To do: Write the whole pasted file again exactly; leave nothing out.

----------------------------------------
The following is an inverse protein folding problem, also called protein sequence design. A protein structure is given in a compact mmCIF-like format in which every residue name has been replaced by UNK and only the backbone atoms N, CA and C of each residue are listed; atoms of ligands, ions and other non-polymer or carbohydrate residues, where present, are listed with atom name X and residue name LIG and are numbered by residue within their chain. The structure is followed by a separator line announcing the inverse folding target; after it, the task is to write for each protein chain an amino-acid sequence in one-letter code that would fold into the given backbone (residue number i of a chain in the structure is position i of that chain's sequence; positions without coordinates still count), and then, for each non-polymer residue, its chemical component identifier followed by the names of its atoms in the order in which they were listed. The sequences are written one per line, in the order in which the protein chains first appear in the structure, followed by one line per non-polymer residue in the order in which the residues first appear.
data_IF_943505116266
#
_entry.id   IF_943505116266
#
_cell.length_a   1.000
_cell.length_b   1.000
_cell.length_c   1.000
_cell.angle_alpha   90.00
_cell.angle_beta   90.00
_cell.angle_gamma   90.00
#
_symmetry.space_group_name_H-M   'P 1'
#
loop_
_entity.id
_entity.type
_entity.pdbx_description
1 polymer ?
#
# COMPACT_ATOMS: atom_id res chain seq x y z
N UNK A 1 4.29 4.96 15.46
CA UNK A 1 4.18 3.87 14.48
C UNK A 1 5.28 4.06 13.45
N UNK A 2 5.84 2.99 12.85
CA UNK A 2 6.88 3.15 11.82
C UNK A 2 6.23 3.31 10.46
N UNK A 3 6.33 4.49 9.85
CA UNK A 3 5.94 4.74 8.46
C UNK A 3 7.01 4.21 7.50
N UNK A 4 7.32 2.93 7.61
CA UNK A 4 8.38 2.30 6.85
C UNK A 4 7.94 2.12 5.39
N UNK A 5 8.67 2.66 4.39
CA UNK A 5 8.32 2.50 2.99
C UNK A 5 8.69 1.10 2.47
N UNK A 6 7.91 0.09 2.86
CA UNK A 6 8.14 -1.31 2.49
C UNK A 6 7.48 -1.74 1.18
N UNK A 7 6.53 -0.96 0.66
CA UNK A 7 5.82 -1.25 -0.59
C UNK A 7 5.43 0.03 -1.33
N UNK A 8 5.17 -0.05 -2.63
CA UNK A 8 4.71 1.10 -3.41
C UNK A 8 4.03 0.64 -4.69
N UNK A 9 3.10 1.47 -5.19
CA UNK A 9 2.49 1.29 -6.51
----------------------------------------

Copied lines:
The following is an inverse protein folding problem, also called protein sequence design. A protein structure is given in a compact mmCIF-like format in which every residue name has been replaced by UNK and only the backbone atoms N, CA and C of each residue are listed; atoms of ligands, ions and other non-polymer or carbohydrate residues, where present, are listed with atom name X and residue name LIG and are numbered by residue within their chain. The structure is followed by a separator line announcing the inverse folding target; after it, the task is to write for each protein chain an amino-acid sequence in one-letter code that would fold into the given backbone (residue number i of a chain in the structure is position i of that chain's sequence; positions without coordinates still count), and then, for each non-polymer residue, its chemical component identifier followed by the names of its atoms in the order in which they were listed. The sequences are written one per line, in the order in which the protein chains first appear in the structure, followed by one line per non-polymer residue in the order in which the residues first appear.
data_IF_943505116266
#
_entry.id   IF_943505116266
#
_cell.length_a   1.000
_cell.length_b   1.000
_cell.length_c   1.000
_cell.angle_alpha   90.00
_cell.angle_beta   90.00
_cell.angle_gamma   90.00
#
_symmetry.space_group_name_H-M   'P 1'
#
loop_
_entity.id
_entity.type
_entity.pdbx_description
1 polymer ?
#
# COMPACT_ATOMS: atom_id res chain seq x y z
N UNK A 1 4.29 4.96 15.46
CA UNK A 1 4.18 3.87 14.48
C UNK A 1 5.28 4.06 13.45
N UNK A 2 5.84 2.99 12.85
CA UNK A 2 6.88 3.15 11.82
C UNK A 2 6.23 3.31 10.46
N UNK A 3 6.33 4.49 9.85
CA UNK A 3 5.94 4.74 8.46
C UNK A 3 7.01 4.21 7.50
N UNK A 4 7.32 2.93 7.61
CA UNK A 4 8.38 2.30 6.85
C UNK A 4 7.94 2.12 5.39
N UNK A 5 8.67 2.66 4.39
CA UNK A 5 8.32 2.50 2.99
C UNK A 5 8.69 1.10 2.47
N UNK A 6 7.91 0.09 2.86
CA UNK A 6 8.14 -1.31 2.49
C UNK A 6 7.48 -1.74 1.18
N UNK A 7 6.53 -0.96 0.66
CA UNK A 7 5.82 -1.25 -0.59
C UNK A 7 5.43 0.03 -1.33
N UNK A 8 5.17 -0.05 -2.63
CA UNK A 8 4.71 1.10 -3.41
C UNK A 8 4.03 0.64 -4.69
N UNK A 9 3.10 1.47 -5.19
CA UNK A 9 2.49 1.29 -6.51